How the Eagles played on Sunday night against the Arizona Cardinals was really more important in the long run than whether they finished the game as winners or losers.
A win over the Cardinals could have greased their path to the playoffs in some ways, but the outcome couldn't get them in or keep them out. What the game could do, however, was give the Eagles further confidence that they even belong in a playoff game this season.
If they could hang with Arizona, which came in with an 11-2 record and both its offense and defense ranked among the top five in the NFL, then maybe the Eagles would be worthy of the postseason. It would still take wins over the Redskins and Giants, but at least a skimpy 8-8 division title might be more than a precursor to further embarrassment in the playoffs. Hold their own against the Cards, playing to clinch the NFC West, and the possibilities get better.
Well, so much for that. The final score didn't help the confidence factor, although there were some asterisks on the defensive side. The two starting cornerbacks - one of whom was a backup himself - were lost in the first half, and Arizona's offense was able to take advantage.
There wasn't as much to take the Eagles offense off the hook, however, and as much as a team needs to produce in all phases, the confidence of the organization always hinges on the play of the quarterback. Until Sunday night, the late-season narrative concerning the resurgence of Sam Bradford had been holding up. After this game, some of the questions are going to return.
The offense turned the ball over four times, with two of them coming on Bradford interceptions and another on a sack-induced fumble. All four turnovers were in the second half, and a game that had been only a seven-point deficit at halftime for the Eagles quickly got out of hand.
"We made some plays. It's not like they shut us down all night," Bradford said. "We just had too many self-inflicted wounds to really do anything. Playing against a really good offense and a really good team, you can't do those things."
For Bradford, the season started off shakily, then he appeared to settle in during a stretch that was interrupted, but not halted, by two missed starts. He looked sharper, although the offense hasn't been appreciably more explosive. The offense averaged 20.9 points per game in his first seven starts and, after the 40-17 loss Sunday night, has averaged 19.4 points in his five starts since.
What Bradford had done differently, however, and what he failed to do against the Cardinals was avoid turnovers. He had nine touchdown passes and 10 interceptions in the first seven games. Since his turnaround, Bradford had five touchdown passes and one interception before Sunday night. It wasn't as if he had lifted the team by himself, but he wasn't causing them to lose any more, either.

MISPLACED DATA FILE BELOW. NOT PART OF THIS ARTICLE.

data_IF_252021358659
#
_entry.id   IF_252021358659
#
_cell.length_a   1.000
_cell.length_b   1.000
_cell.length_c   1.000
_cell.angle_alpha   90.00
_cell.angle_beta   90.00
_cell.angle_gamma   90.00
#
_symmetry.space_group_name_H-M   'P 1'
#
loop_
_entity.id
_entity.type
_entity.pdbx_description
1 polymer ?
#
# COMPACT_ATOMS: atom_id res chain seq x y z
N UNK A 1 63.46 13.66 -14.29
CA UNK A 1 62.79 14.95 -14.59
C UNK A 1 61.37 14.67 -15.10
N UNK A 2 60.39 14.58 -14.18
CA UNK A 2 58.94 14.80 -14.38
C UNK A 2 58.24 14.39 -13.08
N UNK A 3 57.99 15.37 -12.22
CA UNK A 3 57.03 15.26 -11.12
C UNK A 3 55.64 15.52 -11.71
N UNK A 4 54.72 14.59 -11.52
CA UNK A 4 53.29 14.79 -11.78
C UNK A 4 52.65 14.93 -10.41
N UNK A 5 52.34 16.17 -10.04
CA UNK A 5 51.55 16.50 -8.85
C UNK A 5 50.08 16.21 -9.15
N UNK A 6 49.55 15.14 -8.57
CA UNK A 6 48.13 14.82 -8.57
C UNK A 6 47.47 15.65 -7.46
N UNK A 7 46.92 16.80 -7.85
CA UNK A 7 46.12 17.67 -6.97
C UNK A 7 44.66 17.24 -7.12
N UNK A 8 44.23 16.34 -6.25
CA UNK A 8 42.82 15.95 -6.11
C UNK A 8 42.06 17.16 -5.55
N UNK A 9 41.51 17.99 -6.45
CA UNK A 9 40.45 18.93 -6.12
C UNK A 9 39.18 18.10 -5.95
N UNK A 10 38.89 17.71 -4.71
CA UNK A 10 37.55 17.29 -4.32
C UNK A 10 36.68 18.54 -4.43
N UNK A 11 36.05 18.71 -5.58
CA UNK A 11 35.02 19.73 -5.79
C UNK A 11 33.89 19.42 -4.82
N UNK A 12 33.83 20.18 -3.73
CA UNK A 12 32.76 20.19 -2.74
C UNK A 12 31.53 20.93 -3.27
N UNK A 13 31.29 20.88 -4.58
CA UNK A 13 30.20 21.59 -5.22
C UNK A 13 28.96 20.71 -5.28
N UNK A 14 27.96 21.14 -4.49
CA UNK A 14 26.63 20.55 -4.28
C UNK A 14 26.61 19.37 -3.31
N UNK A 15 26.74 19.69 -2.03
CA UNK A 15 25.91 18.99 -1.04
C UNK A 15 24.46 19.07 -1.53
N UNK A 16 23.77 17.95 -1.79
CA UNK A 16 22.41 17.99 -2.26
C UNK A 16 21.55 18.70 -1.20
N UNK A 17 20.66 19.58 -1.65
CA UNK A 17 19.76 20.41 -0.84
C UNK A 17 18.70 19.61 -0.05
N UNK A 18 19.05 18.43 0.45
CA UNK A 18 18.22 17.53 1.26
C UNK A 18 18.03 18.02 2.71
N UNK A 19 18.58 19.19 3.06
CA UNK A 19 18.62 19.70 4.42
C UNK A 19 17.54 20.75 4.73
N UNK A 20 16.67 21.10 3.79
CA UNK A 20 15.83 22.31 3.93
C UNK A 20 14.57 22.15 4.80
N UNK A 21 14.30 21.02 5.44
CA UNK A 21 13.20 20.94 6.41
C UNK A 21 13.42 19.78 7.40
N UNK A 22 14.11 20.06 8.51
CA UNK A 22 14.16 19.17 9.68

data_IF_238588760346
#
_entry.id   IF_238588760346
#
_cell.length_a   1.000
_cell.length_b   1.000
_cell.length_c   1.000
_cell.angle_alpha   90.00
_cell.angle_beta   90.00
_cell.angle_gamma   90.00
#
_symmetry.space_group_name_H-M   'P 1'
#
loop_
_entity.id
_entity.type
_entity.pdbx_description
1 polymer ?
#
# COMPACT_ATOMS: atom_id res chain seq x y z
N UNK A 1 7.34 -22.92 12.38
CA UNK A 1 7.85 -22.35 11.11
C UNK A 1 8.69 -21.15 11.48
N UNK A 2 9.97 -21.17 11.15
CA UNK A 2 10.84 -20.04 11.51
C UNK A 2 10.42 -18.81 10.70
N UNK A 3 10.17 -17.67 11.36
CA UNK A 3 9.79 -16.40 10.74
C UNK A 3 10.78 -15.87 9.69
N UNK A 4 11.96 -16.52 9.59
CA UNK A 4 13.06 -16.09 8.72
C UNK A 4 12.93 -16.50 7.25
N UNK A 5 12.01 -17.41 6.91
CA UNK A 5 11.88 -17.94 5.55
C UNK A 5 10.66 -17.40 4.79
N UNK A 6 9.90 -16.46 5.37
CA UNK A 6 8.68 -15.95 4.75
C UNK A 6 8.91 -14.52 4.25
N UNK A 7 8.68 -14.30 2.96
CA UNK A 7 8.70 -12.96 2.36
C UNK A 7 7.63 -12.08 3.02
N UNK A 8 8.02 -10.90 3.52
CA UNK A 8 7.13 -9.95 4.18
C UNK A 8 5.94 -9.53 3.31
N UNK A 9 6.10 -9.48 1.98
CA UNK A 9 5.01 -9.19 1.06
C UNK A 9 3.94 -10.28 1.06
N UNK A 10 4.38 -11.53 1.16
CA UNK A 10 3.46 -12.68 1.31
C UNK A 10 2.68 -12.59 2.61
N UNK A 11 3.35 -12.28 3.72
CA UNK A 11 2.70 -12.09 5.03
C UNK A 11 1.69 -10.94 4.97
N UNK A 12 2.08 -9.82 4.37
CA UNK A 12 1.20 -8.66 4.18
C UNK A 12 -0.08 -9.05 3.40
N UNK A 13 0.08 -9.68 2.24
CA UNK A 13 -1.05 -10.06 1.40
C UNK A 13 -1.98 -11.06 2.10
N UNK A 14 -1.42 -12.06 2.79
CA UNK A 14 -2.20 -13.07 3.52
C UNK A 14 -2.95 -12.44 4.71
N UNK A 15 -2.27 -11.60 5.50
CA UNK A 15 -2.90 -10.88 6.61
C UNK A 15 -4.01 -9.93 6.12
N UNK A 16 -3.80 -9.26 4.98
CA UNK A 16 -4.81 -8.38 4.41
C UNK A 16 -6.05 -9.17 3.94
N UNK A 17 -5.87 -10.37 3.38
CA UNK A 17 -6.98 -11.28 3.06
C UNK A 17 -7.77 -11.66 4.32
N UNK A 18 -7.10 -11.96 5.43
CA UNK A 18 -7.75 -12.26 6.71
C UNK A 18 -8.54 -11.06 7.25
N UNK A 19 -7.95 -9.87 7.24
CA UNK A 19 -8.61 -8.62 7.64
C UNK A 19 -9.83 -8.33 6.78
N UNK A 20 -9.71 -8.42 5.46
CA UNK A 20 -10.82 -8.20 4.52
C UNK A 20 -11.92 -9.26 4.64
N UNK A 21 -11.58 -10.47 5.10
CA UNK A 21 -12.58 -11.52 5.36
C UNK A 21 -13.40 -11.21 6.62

Against the Cardinals, he threw another two touchdown passes, but he also tossed two fourth-quarter interceptions, one of which was returned for a touchdown. The rest of his work mirrored the kind of performances he has turned in recently. He threw high-percentage passes accurately enough, working the underneath routes to the tight ends and backs. Twenty-two of his 28 completions went to backs, the tight ends, or the slot receiver. It isn't sexy, but, combined with a good running game, it can be effective, and it can win. The running game wasn't good enough against the Cardinals, though, even as the Eagles transitioned fully to Ryan Mathews as their lead rusher.
Bradford took punishment from the Arizona defense, two sacks and seven other quarterback hits, one of which stung him so badly on his previously injured shoulder that he left the game for one play in the first quarter. He kept getting up, however, and his highlight of the game came on a 78-yard touchdown pass to Jordan Matthews, another play in which he was laid out by an onrushing defender.
"I thought Sam played well," coach Chip Kelly said. "I thought he threw the ball well. He got hit, and he stayed in there and delivered the ball."
In all, though, it wasn't the uplifting night the Eagles hoped for, regardless of the outcome. They looked like a team outclassed by a true playoff team. Maybe that's unfair, particularly since the defense was operating at a deficit, but that's how it looked.
As for the offense, the one bad mistake - the pick-six - didn't alter the night, but it did put a hole in the nice story that has been woven around Bradford's comeback in the second half of this season.
There are two games remaining that can repair the story, at least for a short while.
The longer version of the tale still might look a lot more like the one that was told on Sunday night.